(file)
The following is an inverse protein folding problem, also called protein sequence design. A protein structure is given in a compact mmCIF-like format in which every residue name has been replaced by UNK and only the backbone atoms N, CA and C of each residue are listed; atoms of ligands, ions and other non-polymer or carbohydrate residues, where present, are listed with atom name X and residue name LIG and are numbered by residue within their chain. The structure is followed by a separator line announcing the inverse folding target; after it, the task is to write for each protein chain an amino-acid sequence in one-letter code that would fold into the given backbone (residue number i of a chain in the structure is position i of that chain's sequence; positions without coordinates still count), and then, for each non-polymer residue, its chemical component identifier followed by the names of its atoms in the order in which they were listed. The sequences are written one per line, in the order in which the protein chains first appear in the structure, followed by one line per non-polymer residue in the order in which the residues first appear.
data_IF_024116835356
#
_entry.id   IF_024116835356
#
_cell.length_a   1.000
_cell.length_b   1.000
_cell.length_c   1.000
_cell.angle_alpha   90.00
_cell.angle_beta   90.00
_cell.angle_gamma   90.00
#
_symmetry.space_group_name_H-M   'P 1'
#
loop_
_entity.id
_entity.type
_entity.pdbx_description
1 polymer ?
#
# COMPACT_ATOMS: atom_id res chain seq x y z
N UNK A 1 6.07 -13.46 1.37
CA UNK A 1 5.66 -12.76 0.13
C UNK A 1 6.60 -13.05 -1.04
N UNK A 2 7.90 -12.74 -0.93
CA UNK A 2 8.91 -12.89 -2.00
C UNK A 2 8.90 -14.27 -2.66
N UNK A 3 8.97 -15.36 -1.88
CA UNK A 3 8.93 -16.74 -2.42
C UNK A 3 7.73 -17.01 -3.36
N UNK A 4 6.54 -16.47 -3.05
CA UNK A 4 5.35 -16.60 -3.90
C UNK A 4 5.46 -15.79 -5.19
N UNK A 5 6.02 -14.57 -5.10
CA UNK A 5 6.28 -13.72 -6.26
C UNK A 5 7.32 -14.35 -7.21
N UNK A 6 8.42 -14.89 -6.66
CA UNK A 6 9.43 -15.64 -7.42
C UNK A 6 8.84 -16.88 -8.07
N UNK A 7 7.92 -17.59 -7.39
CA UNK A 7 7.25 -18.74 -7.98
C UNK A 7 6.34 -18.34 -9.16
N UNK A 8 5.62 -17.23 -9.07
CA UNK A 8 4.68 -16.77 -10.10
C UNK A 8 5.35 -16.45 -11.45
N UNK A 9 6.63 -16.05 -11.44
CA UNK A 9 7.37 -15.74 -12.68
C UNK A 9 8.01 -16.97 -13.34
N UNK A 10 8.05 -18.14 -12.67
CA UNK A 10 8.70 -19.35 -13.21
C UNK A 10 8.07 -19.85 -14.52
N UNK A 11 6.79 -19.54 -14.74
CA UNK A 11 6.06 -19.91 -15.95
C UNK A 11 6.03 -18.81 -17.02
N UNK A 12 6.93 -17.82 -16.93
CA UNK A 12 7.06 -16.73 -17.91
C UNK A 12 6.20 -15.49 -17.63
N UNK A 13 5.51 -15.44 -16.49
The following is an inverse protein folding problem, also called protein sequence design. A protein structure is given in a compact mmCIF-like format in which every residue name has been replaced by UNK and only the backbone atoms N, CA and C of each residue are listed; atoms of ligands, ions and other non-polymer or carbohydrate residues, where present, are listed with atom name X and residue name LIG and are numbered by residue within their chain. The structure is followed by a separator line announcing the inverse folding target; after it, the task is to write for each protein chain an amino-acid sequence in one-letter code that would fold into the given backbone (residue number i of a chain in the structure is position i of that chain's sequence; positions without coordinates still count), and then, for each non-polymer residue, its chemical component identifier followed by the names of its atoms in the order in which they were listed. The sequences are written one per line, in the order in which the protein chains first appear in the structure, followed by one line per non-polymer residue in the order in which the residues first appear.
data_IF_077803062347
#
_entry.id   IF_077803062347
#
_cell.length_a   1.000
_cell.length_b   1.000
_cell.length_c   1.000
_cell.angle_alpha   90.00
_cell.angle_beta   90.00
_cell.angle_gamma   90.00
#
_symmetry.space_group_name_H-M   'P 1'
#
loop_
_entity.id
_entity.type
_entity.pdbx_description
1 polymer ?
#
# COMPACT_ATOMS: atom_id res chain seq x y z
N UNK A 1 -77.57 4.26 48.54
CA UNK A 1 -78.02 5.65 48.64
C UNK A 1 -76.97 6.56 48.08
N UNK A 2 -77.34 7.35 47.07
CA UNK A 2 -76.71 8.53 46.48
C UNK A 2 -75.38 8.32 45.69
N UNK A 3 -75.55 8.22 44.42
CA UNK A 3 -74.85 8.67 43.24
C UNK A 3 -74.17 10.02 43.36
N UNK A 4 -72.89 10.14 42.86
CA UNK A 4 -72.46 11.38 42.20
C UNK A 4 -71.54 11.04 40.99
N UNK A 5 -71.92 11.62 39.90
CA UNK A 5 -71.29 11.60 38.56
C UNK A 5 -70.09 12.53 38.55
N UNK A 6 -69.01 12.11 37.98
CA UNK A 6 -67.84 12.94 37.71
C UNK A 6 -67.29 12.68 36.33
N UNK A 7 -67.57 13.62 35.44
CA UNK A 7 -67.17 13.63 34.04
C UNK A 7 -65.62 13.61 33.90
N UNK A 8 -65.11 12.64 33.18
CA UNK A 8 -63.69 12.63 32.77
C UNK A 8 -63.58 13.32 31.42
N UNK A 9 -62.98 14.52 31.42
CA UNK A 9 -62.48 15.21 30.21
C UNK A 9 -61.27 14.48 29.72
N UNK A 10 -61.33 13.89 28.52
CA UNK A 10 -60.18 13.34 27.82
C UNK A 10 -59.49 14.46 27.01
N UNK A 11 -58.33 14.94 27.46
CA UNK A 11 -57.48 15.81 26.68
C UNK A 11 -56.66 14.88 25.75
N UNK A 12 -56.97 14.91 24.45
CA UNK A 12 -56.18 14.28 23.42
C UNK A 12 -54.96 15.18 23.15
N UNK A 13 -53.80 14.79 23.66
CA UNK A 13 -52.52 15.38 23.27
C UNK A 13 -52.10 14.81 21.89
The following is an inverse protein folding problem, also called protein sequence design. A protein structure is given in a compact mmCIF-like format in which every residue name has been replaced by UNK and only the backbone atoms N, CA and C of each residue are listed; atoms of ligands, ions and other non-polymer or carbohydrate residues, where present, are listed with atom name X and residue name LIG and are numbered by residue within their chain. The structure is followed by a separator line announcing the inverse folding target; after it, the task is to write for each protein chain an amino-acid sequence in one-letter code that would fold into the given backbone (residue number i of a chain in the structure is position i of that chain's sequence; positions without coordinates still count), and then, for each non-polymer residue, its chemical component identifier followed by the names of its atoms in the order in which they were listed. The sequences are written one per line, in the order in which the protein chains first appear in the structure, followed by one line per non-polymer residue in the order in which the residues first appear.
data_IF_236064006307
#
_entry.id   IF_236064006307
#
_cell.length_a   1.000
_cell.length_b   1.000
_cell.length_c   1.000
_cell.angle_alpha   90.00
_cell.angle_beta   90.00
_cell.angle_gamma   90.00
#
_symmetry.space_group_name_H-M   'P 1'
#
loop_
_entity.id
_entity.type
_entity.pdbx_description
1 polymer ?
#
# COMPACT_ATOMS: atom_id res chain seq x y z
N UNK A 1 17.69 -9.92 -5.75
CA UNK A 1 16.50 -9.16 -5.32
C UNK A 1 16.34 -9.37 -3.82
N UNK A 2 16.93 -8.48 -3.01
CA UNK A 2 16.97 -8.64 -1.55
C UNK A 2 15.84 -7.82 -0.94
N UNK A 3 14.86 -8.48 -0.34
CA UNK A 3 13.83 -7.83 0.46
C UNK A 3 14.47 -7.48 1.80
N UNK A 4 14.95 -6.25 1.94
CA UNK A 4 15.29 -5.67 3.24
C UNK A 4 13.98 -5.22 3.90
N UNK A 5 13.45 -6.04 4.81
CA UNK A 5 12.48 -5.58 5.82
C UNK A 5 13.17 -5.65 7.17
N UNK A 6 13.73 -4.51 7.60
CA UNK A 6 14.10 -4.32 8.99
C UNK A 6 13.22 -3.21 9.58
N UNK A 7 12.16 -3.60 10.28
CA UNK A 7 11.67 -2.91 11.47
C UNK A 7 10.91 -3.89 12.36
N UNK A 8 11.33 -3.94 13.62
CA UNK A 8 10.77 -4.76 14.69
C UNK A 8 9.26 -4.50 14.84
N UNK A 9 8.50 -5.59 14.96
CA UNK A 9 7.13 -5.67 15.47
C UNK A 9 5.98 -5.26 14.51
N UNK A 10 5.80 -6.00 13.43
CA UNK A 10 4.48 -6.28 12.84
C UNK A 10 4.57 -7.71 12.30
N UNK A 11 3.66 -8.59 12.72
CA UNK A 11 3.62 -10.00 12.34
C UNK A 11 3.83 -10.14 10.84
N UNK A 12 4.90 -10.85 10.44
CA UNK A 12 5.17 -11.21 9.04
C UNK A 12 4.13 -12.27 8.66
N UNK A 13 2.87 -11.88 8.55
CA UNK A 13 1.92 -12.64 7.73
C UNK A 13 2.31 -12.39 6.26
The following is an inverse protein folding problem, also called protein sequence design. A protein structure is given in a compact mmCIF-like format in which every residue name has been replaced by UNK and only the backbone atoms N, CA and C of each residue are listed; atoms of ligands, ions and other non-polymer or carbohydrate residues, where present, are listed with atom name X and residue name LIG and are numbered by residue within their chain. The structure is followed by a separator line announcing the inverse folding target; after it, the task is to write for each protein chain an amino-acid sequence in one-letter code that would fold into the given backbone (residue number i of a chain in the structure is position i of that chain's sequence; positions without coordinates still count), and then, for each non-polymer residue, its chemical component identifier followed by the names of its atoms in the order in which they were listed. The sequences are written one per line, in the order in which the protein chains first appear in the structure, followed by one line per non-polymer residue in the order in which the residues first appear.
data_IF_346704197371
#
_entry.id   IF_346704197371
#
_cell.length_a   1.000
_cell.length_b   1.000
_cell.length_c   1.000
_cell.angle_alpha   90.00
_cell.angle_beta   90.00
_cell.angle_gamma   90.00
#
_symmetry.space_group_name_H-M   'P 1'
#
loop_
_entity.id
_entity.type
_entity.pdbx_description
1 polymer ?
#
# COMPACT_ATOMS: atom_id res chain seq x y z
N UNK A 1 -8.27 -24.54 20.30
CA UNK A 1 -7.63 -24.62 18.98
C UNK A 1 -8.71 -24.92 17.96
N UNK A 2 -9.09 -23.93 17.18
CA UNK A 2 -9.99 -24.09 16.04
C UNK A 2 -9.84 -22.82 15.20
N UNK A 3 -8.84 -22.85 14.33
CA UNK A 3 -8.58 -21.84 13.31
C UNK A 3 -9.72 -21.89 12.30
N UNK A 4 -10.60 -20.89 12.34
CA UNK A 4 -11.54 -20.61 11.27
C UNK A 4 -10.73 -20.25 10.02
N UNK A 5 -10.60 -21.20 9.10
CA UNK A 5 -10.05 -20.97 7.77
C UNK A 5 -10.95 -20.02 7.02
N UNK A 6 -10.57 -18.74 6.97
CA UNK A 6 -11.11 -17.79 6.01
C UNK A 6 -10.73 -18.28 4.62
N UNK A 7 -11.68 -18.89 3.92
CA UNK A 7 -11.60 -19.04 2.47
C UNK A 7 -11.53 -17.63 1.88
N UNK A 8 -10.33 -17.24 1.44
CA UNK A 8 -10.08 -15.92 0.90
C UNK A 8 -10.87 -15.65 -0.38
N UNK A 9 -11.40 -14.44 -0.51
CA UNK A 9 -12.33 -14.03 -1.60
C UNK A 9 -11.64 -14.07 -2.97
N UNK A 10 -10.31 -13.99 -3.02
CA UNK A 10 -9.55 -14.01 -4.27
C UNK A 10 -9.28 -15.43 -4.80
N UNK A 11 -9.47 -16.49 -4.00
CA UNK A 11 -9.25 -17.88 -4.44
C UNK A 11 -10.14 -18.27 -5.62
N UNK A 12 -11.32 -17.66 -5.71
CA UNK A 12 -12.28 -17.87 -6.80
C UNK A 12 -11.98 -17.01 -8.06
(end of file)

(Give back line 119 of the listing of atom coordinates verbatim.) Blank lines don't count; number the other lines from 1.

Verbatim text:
The following is an inverse protein folding problem, also called protein sequence design. A protein structure is given in a compact mmCIF-like format in which every residue name has been replaced by UNK and only the backbone atoms N, CA and C of each residue are listed; atoms of ligands, ions and other non-polymer or carbohydrate residues, where present, are listed with atom name X and residue name LIG and are numbered by residue within their chain. The structure is followed by a separator line announcing the inverse folding target; after it, the task is to write for each protein chain an amino-acid sequence in one-letter code that would fold into the given backbone (residue number i of a chain in the structure is position i of that chain's sequence; positions without coordinates still count), and then, for each non-polymer residue, its chemical component identifier followed by the names of its atoms in the order in which they were listed. The sequences are written one per line, in the order in which the protein chains first appear in the structure, followed by one line per non-polymer residue in the order in which the residues first appear.